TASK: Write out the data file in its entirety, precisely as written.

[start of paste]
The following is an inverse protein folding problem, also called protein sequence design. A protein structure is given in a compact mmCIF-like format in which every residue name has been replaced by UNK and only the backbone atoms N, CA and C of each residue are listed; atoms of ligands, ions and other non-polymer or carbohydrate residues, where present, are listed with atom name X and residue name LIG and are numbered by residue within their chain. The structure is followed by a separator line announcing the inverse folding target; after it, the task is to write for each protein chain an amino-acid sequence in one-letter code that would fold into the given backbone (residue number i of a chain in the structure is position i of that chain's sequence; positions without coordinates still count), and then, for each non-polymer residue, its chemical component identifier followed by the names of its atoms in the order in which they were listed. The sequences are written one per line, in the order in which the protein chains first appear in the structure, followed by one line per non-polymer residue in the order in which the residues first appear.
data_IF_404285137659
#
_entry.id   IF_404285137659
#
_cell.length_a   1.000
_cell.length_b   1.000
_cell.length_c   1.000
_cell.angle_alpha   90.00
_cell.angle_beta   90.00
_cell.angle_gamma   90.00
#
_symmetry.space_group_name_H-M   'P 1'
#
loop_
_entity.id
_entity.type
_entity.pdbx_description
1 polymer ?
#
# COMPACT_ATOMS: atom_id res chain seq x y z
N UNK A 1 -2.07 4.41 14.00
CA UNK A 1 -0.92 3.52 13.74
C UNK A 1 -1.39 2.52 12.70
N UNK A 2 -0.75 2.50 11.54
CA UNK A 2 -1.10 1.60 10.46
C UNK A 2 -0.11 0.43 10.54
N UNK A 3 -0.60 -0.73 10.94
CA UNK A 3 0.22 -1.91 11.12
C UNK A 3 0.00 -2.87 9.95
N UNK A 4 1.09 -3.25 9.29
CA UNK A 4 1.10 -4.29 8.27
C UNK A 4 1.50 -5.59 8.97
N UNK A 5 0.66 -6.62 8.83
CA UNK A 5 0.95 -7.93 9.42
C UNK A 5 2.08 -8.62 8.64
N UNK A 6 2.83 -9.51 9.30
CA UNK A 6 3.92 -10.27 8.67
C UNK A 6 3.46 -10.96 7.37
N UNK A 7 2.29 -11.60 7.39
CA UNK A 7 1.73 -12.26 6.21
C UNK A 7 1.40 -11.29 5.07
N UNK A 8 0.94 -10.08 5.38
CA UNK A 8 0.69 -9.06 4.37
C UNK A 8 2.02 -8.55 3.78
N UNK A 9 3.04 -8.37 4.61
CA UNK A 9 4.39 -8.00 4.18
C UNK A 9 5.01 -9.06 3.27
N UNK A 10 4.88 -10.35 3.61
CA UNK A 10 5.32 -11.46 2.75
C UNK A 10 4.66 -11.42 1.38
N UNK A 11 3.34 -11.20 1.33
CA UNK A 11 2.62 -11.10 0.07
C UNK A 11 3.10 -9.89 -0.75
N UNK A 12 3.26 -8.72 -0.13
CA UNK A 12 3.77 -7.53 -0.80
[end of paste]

The following is an inverse protein folding problem, also called protein sequence design. A protein structure is given in a compact mmCIF-like format in which every residue name has been replaced by UNK and only the backbone atoms N, CA and C of each residue are listed; atoms of ligands, ions and other non-polymer or carbohydrate residues, where present, are listed with atom name X and residue name LIG and are numbered by residue within their chain. The structure is followed by a separator line announcing the inverse folding target; after it, the task is to write for each protein chain an amino-acid sequence in one-letter code that would fold into the given backbone (residue number i of a chain in the structure is position i of that chain's sequence; positions without coordinates still count), and then, for each non-polymer residue, its chemical component identifier followed by the names of its atoms in the order in which they were listed. The sequences are written one per line, in the order in which the protein chains first appear in the structure, followed by one line per non-polymer residue in the order in which the residues first appear.
data_IF_404285137659
#
_entry.id   IF_404285137659
#
_cell.length_a   1.000
_cell.length_b   1.000
_cell.length_c   1.000
_cell.angle_alpha   90.00
_cell.angle_beta   90.00
_cell.angle_gamma   90.00
#
_symmetry.space_group_name_H-M   'P 1'
#
loop_
_entity.id
_entity.type
_entity.pdbx_description
1 polymer ?
#
# COMPACT_ATOMS: atom_id res chain seq x y z
N UNK A 1 -2.07 4.41 14.00
CA UNK A 1 -0.92 3.52 13.74
C UNK A 1 -1.39 2.52 12.70
N UNK A 2 -0.75 2.50 11.54
CA UNK A 2 -1.10 1.60 10.46
C UNK A 2 -0.11 0.43 10.54
N UNK A 3 -0.60 -0.73 10.94
CA UNK A 3 0.22 -1.91 11.12
C UNK A 3 0.00 -2.87 9.95
N UNK A 4 1.09 -3.25 9.29
CA UNK A 4 1.10 -4.29 8.27
C UNK A 4 1.50 -5.59 8.97
N UNK A 5 0.66 -6.62 8.83
CA UNK A 5 0.95 -7.93 9.42
C UNK A 5 2.08 -8.62 8.64
N UNK A 6 2.83 -9.51 9.30
CA UNK A 6 3.92 -10.27 8.67
C UNK A 6 3.46 -10.96 7.37
N UNK A 7 2.29 -11.60 7.39
CA UNK A 7 1.73 -12.26 6.21
C UNK A 7 1.40 -11.29 5.07
N UNK A 8 0.94 -10.08 5.38
CA UNK A 8 0.69 -9.06 4.37
C UNK A 8 2.02 -8.55 3.78
N UNK A 9 3.04 -8.37 4.61
CA UNK A 9 4.39 -8.00 4.18
C UNK A 9 5.01 -9.06 3.27
N UNK A 10 4.88 -10.35 3.61
CA UNK A 10 5.32 -11.46 2.75
C UNK A 10 4.66 -11.42 1.38
N UNK A 11 3.34 -11.20 1.33
CA UNK A 11 2.62 -11.10 0.07
C UNK A 11 3.10 -9.89 -0.75
N UNK A 12 3.26 -8.72 -0.13
CA UNK A 12 3.77 -7.53 -0.80